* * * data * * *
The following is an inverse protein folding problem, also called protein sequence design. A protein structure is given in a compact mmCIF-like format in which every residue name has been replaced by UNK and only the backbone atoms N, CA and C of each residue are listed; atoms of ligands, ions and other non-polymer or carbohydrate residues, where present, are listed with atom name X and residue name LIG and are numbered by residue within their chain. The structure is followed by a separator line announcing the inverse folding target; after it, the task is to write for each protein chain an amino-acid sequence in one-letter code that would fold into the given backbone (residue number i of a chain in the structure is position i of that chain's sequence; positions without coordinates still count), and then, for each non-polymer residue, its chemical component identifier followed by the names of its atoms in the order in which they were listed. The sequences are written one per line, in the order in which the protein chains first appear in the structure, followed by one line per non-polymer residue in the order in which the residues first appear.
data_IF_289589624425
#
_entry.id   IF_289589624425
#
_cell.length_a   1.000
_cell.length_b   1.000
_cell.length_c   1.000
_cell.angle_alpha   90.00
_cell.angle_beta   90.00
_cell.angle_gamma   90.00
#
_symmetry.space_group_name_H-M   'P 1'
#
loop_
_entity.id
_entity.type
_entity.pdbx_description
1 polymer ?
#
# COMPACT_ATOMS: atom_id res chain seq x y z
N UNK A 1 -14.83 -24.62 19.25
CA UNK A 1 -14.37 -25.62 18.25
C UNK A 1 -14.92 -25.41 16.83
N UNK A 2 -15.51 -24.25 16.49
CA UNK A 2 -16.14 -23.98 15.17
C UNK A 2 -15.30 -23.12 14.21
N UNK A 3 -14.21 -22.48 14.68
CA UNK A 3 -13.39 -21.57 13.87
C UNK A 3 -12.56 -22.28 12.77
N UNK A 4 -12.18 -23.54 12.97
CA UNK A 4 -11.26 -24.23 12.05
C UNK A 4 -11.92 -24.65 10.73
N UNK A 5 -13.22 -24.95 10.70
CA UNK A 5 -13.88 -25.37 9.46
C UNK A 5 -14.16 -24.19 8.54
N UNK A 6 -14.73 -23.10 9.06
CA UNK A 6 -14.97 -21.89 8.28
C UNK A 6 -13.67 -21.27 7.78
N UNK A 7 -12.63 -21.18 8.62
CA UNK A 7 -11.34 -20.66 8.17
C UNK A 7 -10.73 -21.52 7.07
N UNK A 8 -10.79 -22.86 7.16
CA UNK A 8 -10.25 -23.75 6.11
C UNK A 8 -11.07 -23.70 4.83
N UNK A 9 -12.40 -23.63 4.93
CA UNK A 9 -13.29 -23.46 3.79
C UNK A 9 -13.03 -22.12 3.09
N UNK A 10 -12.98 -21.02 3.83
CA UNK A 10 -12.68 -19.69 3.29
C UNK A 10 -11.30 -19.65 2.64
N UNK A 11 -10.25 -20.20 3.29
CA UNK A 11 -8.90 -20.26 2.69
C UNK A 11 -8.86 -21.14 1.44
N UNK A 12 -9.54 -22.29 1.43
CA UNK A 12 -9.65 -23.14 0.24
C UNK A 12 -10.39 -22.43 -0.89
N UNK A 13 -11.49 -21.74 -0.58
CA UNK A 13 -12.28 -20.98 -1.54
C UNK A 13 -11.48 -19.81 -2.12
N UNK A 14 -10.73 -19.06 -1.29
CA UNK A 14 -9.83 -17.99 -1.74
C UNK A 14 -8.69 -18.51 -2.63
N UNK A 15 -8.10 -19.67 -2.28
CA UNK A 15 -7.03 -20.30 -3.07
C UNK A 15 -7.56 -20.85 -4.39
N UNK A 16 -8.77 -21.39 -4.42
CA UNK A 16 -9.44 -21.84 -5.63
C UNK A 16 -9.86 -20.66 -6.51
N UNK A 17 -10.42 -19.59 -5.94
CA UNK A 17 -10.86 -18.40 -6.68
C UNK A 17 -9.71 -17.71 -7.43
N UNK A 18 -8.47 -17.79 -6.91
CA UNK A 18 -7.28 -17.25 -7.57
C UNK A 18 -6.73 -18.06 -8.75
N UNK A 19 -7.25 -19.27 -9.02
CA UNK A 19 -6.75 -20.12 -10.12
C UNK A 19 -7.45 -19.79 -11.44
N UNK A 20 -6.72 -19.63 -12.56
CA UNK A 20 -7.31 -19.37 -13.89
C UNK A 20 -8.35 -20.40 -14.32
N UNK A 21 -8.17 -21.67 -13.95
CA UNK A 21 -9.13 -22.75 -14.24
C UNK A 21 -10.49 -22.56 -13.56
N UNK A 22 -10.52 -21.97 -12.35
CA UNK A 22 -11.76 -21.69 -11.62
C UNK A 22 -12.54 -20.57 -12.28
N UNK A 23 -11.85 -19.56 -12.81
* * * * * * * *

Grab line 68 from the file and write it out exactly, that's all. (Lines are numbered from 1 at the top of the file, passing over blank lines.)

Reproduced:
CA UNK A 16 -9.44 -21.84 -5.63